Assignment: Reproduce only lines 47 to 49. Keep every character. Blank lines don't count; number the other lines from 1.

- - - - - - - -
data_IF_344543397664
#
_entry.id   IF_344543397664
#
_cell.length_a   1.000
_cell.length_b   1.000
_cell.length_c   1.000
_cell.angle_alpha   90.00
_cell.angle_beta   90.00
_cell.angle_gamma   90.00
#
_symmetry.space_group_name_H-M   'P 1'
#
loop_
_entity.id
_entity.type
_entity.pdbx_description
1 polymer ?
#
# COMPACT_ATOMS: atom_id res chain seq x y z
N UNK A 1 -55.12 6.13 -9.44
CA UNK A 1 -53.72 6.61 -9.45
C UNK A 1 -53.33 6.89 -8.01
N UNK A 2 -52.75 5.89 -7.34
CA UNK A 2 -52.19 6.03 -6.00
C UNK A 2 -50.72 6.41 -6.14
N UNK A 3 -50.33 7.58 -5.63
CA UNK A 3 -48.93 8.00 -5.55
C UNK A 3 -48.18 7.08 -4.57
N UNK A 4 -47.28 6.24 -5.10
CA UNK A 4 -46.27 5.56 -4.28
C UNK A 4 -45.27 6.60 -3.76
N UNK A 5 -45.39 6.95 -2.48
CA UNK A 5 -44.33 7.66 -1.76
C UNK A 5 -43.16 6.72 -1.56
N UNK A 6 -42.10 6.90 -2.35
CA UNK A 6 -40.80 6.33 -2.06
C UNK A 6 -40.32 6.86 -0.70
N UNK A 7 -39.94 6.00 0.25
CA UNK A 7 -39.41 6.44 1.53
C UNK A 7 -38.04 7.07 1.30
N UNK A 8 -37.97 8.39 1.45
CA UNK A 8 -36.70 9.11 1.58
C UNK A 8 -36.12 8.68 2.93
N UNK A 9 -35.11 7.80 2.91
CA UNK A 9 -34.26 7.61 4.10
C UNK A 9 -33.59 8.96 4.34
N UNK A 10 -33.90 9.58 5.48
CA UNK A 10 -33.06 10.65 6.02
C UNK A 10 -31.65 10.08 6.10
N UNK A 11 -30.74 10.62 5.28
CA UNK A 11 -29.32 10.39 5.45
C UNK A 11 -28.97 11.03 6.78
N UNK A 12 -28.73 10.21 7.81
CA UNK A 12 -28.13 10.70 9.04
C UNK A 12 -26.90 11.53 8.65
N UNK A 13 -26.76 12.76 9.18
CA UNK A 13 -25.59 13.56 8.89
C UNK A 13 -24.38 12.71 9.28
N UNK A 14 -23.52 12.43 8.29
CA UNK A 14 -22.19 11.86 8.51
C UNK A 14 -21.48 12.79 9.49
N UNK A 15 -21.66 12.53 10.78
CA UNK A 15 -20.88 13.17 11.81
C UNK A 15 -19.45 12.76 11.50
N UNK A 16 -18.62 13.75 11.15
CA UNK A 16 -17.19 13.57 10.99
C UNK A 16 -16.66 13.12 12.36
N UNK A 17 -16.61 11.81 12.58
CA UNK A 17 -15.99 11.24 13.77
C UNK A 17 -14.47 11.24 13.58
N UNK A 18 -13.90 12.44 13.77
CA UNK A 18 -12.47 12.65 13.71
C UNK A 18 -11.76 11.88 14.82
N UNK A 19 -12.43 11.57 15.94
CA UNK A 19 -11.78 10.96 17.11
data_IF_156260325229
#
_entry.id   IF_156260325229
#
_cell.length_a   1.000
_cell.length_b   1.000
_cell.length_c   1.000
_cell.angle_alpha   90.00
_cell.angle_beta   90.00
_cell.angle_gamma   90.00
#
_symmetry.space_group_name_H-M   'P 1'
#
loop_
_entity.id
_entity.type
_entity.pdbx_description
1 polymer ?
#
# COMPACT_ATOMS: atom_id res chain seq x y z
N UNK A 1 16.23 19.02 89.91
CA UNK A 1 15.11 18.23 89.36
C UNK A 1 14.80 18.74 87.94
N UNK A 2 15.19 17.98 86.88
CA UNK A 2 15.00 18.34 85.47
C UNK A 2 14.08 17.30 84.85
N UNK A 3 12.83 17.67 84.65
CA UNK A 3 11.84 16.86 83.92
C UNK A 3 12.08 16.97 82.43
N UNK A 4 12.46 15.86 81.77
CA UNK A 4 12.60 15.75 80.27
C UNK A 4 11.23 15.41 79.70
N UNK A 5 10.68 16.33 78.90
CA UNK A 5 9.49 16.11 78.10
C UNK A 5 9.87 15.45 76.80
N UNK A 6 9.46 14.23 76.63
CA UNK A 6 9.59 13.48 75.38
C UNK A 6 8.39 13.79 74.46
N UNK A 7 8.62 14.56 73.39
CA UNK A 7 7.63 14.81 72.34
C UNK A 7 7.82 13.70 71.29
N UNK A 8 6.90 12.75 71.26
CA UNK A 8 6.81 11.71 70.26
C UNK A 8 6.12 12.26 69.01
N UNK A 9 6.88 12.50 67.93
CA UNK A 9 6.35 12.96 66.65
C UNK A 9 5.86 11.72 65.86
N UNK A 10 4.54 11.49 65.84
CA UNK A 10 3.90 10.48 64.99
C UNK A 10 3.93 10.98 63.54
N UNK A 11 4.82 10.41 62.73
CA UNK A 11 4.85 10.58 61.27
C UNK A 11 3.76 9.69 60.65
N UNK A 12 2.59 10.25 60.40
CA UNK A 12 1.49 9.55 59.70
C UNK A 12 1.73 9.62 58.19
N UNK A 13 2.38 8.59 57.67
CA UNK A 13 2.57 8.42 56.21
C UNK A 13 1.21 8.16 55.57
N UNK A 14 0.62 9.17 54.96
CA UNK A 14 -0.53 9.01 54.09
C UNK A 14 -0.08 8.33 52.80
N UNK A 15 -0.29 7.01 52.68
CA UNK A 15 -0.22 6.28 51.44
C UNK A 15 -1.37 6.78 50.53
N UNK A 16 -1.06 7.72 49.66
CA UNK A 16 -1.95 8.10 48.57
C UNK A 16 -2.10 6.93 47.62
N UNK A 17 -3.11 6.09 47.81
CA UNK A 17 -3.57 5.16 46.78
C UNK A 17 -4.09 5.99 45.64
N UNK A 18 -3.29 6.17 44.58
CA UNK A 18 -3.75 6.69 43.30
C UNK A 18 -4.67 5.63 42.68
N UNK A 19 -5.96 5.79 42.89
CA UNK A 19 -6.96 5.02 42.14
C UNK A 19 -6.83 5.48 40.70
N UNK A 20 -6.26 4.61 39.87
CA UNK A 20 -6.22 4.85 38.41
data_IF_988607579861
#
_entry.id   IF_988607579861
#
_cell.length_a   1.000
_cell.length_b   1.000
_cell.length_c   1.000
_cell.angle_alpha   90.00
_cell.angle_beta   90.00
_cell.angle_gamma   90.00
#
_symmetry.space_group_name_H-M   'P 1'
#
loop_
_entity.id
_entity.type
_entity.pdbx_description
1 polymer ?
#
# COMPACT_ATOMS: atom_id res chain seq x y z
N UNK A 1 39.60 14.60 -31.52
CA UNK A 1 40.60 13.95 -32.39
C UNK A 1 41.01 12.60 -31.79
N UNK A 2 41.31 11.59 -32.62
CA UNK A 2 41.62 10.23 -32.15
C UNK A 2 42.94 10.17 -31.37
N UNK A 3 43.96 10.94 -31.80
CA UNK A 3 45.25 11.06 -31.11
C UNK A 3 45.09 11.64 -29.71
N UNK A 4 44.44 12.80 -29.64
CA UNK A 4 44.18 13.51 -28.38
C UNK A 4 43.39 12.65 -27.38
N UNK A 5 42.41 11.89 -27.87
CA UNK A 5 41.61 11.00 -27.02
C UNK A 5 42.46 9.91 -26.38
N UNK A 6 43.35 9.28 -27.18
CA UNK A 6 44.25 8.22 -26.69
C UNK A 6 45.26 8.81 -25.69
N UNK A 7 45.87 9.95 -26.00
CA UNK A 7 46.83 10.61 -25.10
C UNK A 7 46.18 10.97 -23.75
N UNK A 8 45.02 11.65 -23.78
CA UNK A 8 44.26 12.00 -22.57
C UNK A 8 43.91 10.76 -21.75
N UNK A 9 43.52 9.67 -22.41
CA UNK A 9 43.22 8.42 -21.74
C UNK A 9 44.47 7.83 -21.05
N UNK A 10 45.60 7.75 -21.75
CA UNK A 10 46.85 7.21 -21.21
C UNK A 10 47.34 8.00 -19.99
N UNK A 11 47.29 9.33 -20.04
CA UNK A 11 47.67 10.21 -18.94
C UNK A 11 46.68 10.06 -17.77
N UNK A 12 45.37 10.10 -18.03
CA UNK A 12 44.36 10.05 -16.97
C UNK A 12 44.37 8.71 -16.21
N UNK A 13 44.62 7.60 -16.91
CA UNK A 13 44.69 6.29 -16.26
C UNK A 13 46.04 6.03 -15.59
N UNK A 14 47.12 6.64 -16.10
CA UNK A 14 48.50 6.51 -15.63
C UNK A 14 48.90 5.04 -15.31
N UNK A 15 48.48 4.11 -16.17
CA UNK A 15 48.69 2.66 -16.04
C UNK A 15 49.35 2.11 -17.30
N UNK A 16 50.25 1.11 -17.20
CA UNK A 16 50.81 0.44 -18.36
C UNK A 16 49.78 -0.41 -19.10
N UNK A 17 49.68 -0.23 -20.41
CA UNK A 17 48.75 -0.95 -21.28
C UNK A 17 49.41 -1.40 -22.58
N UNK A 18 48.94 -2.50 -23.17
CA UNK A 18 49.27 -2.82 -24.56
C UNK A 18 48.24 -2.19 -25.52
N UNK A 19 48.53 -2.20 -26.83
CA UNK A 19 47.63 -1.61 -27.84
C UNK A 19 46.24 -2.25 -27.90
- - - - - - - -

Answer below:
C UNK A 9 -33.59 8.96 4.34
N UNK A 10 -33.90 9.58 5.48
CA UNK A 10 -33.06 10.65 6.02